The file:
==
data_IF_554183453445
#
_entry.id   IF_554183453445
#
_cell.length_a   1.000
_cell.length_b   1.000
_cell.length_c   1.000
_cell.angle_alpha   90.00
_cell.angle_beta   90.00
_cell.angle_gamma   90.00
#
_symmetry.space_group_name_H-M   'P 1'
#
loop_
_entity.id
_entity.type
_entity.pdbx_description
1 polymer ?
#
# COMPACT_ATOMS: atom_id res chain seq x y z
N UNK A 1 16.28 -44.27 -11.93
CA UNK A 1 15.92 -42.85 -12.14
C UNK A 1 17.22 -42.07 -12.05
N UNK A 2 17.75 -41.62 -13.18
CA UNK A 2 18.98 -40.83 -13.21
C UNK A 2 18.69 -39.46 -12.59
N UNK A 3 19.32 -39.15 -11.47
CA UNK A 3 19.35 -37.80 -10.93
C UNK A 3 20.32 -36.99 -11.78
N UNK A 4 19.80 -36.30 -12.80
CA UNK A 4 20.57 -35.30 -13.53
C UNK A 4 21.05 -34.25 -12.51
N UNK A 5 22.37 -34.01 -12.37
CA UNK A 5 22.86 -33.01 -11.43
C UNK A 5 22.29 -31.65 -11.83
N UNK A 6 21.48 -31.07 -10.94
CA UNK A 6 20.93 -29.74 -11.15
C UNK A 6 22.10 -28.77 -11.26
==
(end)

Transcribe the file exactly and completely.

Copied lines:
data_IF_554183453445
#
_entry.id   IF_554183453445
#
_cell.length_a   1.000
_cell.length_b   1.000
_cell.length_c   1.000
_cell.angle_alpha   90.00
_cell.angle_beta   90.00
_cell.angle_gamma   90.00
#
_symmetry.space_group_name_H-M   'P 1'
#
loop_
_entity.id
_entity.type
_entity.pdbx_description
1 polymer ?
#
# COMPACT_ATOMS: atom_id res chain seq x y z
N UNK A 1 16.28 -44.27 -11.93
CA UNK A 1 15.92 -42.85 -12.14
C UNK A 1 17.22 -42.07 -12.05
N UNK A 2 17.75 -41.62 -13.18
CA UNK A 2 18.98 -40.83 -13.21
C UNK A 2 18.69 -39.46 -12.59
N UNK A 3 19.32 -39.15 -11.47
CA UNK A 3 19.35 -37.80 -10.93
C UNK A 3 20.32 -36.99 -11.78
N UNK A 4 19.80 -36.30 -12.80
CA UNK A 4 20.57 -35.30 -13.53
C UNK A 4 21.05 -34.25 -12.51
N UNK A 5 22.37 -34.01 -12.37
CA UNK A 5 22.86 -33.01 -11.43
C UNK A 5 22.29 -31.65 -11.83
N UNK A 6 21.48 -31.07 -10.94
CA UNK A 6 20.93 -29.74 -11.15
C UNK A 6 22.10 -28.77 -11.26